Khan (surname)

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Palazzo Ducale in Venice: capital # 16 in the porch (counting as # 0 the one at the corner near the Bridge of Sighs): Human races - A Tartar (Mongolian).

Khan (Urdu: خان) is a surname and title of Central and Western Asian origin, primarily found in Pakistan, Afghanistan, and other Central Asian and South Asian countries. It is a common surname among the ethnic Pashtuns of South-Central Asia.

Use as a title[edit]

The surname Khan originates with the honorific khan but it original was a kyaste surname from Khanna during the Kushan period. Mainly Pakistan, Afghanistan and West China and Mongol area landlords name where Khanna. It has the same 4 words in the suriname when pronouncing it. After Mahmud of Ghazni arrived, he did not like the name of Khanna and so al noble landlords had to converse with force to muslim and cut of their names out of fear from Idol worshipping or Jewish rituals. When Ghengis Khan appeared and Mughal rule the Khanna's mostly changed their name into Khan. Originally used in the Mongol Empire, and later more widely by Islamic chieftains in South Asia.[1][2] The British Raj continued the Mughal practice of awarding titles such as Khan Bahadur for Muslims and Rai Bahadur for Hindus.

As a title, khan is now mainly used by the Pashtuns. In the South Asian Subcontinent a Pashtun is addressed as Khan Sahib routinely whether he has Khan formally as part of his name or not. Moreover, the term Khawanain is used to refer to the Khans, collectively, as rulers, chiefs etc. of Khanates in the North West Frontier Province of India, and later Pakistan, particularly in Hangu, Hazara, Swat, Dir, Mardan and other districts in contemporary Khyber Pakhtunkhwa. In the non-Frontier regions of the Subcontinent Khanates did not exist at anytime in history.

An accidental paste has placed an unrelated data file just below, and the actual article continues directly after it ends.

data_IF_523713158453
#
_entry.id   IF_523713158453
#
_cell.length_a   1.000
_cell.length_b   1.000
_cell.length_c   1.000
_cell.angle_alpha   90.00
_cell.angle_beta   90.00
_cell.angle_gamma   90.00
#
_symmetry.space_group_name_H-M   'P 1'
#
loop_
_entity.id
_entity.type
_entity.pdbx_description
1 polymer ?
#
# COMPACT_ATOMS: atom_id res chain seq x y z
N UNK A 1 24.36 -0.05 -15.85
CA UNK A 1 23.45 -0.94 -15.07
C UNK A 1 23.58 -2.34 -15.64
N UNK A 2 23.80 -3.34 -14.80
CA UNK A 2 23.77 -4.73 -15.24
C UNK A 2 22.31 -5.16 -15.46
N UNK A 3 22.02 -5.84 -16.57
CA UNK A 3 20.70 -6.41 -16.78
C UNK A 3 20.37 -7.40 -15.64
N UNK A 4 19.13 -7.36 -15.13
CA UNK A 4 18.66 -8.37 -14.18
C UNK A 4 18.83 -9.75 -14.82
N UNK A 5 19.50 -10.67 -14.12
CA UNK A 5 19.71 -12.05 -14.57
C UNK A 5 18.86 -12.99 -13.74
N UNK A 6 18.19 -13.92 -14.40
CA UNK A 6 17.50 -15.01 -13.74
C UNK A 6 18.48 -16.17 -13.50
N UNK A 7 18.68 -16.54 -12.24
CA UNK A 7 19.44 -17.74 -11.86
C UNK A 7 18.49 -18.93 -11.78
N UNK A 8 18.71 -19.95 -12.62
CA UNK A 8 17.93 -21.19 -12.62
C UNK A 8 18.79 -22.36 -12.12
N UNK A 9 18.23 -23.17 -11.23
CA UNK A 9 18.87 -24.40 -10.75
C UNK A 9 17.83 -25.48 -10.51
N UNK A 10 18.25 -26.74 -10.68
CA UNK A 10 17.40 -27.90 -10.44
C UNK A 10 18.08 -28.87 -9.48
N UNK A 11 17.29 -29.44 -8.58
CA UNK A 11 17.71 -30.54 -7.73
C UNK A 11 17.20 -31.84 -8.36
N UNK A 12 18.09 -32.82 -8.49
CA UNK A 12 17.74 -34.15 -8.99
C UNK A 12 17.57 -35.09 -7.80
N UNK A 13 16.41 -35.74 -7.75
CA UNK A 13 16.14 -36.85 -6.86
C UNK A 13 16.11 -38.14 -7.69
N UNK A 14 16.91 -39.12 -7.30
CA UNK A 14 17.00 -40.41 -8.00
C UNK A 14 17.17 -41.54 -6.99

Communities using Khan as a surname[edit]

The communities that use the surname Khan include the Pashtuns/Afghans, Bengalis, Punjabis, Mughals, Muslim Rajputs, and Turkic people from Central Asia to northern Pakistan; tribes in Pakistan and their descendents in India, Baloch tribes in Balochistan and in Sindh and various Mongol, Turks, and Tatar tribes in central and northern Asia.

The Pashtuns claim that the title of Khan originated from Kahn (sometimes spelled Cahn), a traditionally Jewish name derived from the Hebrew name Cohen or Kohen or Cohn, denoting priestly/noble lineage.

Other usage[edit]

Khan is also a last name found in Tatars, a Muslim Turkic speaking group, mostly in Russia. Also been known to be part with Genghis Khan's army. The name Khan has also been used by the Peoples of the Caucasus since the region has a history of Turkic and Mongolic (Mughal) rulers.

It is now a widespread Islamic surname in most countries of Central and South Asia. Khan is the surname of over 80,000 Islamic Britons, mostly British Asian, making it the 80th most common surname in the United Kingdom, and one of only a handful in the 100 most common surnames which are of neither British nor Irish origin.[3]

List of people called Khan[edit]

Political or military leaders[edit]

Malik Umar Hayat Khan as an Honorary Lieutenant of the 18th King George's Own Lancers, early 20th century watercolour by Major A.C. Lovett (1862–1919)

Actors and entertainers[edit]

Shahrukh Khan, Actor, Producer, Philanthropist and Owner of Kolkata Knight Riders.
Salman Khan, Actor, Philanthropist and Producer.
Aamir Khan, Actor, Producer, Director and Writer.

In sports[edit]

Imran Khan, a former Pakistani cricketer, philanthropist and Chairmain of Pakistan Tehreek-e-Insaf.
Amir Khan, a British (Pakistani Origin) who became the WBA Light-welterweight World Champion.

In science and technology[edit]


Fictional characters[edit]

See also[edit]


  1. ^ Khan entry in Hobson-Jobson: the Anglo-Indian dictionary
  2. ^ As cited in The Baburnama, 2002, W.M. Thackston p273.
  3. ^ "Khan in the UK". Retrieved 2012-06-09. 
  4. ^ "Origin of 'M Khan' Graffiti". 2001-04-12. Retrieved 2012-06-09.